Of course, we can be blind to any of that. As you suggest, Cosmo, when we work on a story for a long time, we can get so close to it, we don’t have the kind of objectivity to make an informed judgment.

So my first piece of advice is a simple one: Once you finish your draft, set aside your story for at least 2 weeks. You need that time and distance away from the story to generate a set of ‘fresh’ eyes.

Indeed, why not use that time to research another story. Brainstorm. Character development. Plotting. This can serve as a kind of sorbet to cleanse the mental palate and create even more space between you and the first story.

After your break, sit down and read your script all the way through, start to finish. Have part of your mind attuned to this very question: Is something lacking? That clean read should give you a good indication if the story is close to being fully realized or not.

One particular area to focus on is theme. When I read another writer’s script and come away with a sense of it lacking depth or emotional resonance, it almost always revolves around themes. Either the writer didn’t zero in on a central theme and the story lacks a sense of coherent meaning or they didn’t explore sub-themes which are there in potential, just not realized.

How to explore themes? Dig into your characters. The central theme is often tethered to the Protagonist and their psychological journey. Sub-themes can emerge from the subplot relationships of other characters to the Protagonist.

Perhaps the single best way to determine if your story is lacking that special something is to have others read it. If you have a writers group, start there. Consider using some pro readers like those who provide script coverage at the Black List. They are affordable and a good way to get a sense of where your story stands.

But circling back, if you are asking yourself that question — Does my story lack something — that’s likely a good indication it is. Of course, that means more work rewriting, however the fact you even asked that question is a sign of your maturity as a writer, instead of just accepting the draft as is.

How about you, GITS readers? Any suggestions for Cosmo? If so, please head to comments with your thoughts and ideas.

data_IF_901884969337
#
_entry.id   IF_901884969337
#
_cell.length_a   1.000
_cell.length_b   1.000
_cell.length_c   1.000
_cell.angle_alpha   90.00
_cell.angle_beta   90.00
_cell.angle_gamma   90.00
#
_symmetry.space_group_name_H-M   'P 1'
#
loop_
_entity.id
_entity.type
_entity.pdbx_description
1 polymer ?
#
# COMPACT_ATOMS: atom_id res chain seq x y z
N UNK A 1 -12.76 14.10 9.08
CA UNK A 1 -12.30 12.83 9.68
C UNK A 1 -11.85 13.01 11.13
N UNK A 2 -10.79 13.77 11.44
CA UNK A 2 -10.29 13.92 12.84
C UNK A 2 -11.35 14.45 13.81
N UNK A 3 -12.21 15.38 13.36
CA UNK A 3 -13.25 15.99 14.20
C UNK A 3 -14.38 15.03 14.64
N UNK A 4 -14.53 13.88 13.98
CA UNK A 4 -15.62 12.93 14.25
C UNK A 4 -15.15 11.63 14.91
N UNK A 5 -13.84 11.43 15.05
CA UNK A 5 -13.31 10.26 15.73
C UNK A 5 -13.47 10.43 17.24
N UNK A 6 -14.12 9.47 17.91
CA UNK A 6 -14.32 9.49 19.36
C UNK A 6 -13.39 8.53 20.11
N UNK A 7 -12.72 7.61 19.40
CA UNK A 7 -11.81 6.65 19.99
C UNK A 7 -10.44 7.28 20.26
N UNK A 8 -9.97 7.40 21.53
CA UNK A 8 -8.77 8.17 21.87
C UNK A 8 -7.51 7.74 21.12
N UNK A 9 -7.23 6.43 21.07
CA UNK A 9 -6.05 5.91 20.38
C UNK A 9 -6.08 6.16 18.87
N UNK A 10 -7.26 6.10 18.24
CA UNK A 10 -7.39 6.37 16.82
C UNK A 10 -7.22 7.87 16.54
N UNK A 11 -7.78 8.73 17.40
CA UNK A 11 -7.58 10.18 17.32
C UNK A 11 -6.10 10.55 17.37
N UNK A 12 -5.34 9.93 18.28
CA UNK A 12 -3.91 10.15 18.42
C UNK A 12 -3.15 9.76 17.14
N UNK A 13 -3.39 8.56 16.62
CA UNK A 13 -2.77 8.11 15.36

To read over 300 reader questions and my responses, go here.

Reader Question: What do I do if I’m less interested in my Protagonist than other characters?

August 6th, 2015 by

This is actually a question that arose in the current prep workshop I am leading. My response:

It’s kind of ironic that in many movies, the Protagonist is not necessarily the most interesting character. Per your references, Lecter is more interesting to most folks I would guess than Clarice in The Silence of the Lambs. Sam Gamgee over Frodo and certainly Gollum over them both. But that does not necessarily translate into them functioning as the story’s Protagonist. They can, of course, but not required.

You concern points to several significant issues. As it’s late at night, let me hit on one of them. We can return to the subject if you remind me tomorrow.

What do I do if I’m more interested in another character as compared to my Protagonist?

This is not easily answered. For example, it is critical if our story has a Nemesis character in the classic sense of the word that we make them a worthy foe. More often than not, that means making them multidimensional, fascinating characters. In that process, we can find ourselves much more intrigued by them than our Protagonist. That goes with other characters as well… Mentor, Trickster, Attractor.

I remember going up for the project Jonny Quest, a rewrite of an existing script. The script was really well written. One problem: It was clear the writer had a much greater affinity for Race Bannon than Jonny. That’s a problem when the project is called… you know… JONNY QUEST!

So what do in that situation? Acknowledge you have done a good job in digging into the non-P character. Good for you! Now do the same to your P. You have to find what is compelling about the P. It’s up to you to make their storyline at least equally important.

A big clue: As noted in Lecture 1, the Protagonist is generally the character who goes through the most significant metamorphosis. Nemesis characters often don’t change at all. That should give you a leg up with your P character.

Make that metamorphosis damn interesting!